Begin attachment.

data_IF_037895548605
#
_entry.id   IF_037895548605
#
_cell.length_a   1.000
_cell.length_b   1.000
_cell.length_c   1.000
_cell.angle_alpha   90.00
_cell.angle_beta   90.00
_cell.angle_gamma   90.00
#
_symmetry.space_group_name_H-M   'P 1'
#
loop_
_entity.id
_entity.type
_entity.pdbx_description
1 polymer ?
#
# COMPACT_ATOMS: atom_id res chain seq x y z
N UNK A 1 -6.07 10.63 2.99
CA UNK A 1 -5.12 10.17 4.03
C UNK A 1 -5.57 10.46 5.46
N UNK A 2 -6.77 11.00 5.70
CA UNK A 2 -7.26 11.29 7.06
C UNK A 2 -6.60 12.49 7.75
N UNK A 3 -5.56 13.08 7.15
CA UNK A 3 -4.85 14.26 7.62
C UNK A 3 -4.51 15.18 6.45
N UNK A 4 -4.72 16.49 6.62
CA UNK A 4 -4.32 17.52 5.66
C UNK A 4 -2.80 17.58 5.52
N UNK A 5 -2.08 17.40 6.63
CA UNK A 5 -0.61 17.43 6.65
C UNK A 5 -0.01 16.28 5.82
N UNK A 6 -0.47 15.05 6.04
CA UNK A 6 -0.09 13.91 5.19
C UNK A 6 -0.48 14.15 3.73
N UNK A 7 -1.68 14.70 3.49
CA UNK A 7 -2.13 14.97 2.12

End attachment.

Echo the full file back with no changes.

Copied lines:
data_IF_037895548605
#
_entry.id   IF_037895548605
#
_cell.length_a   1.000
_cell.length_b   1.000
_cell.length_c   1.000
_cell.angle_alpha   90.00
_cell.angle_beta   90.00
_cell.angle_gamma   90.00
#
_symmetry.space_group_name_H-M   'P 1'
#
loop_
_entity.id
_entity.type
_entity.pdbx_description
1 polymer ?
#
# COMPACT_ATOMS: atom_id res chain seq x y z
N UNK A 1 -6.07 10.63 2.99
CA UNK A 1 -5.12 10.17 4.03
C UNK A 1 -5.57 10.46 5.46
N UNK A 2 -6.77 11.00 5.70
CA UNK A 2 -7.26 11.29 7.06
C UNK A 2 -6.60 12.49 7.75
N UNK A 3 -5.56 13.08 7.15
CA UNK A 3 -4.85 14.26 7.62
C UNK A 3 -4.51 15.18 6.45
N UNK A 4 -4.72 16.49 6.62
CA UNK A 4 -4.32 17.52 5.66
C UNK A 4 -2.80 17.58 5.52
N UNK A 5 -2.08 17.40 6.63
CA UNK A 5 -0.61 17.43 6.65
C UNK A 5 -0.01 16.28 5.82
N UNK A 6 -0.47 15.05 6.04
CA UNK A 6 -0.09 13.91 5.19
C UNK A 6 -0.48 14.15 3.73
N UNK A 7 -1.68 14.70 3.49
CA UNK A 7 -2.13 14.97 2.12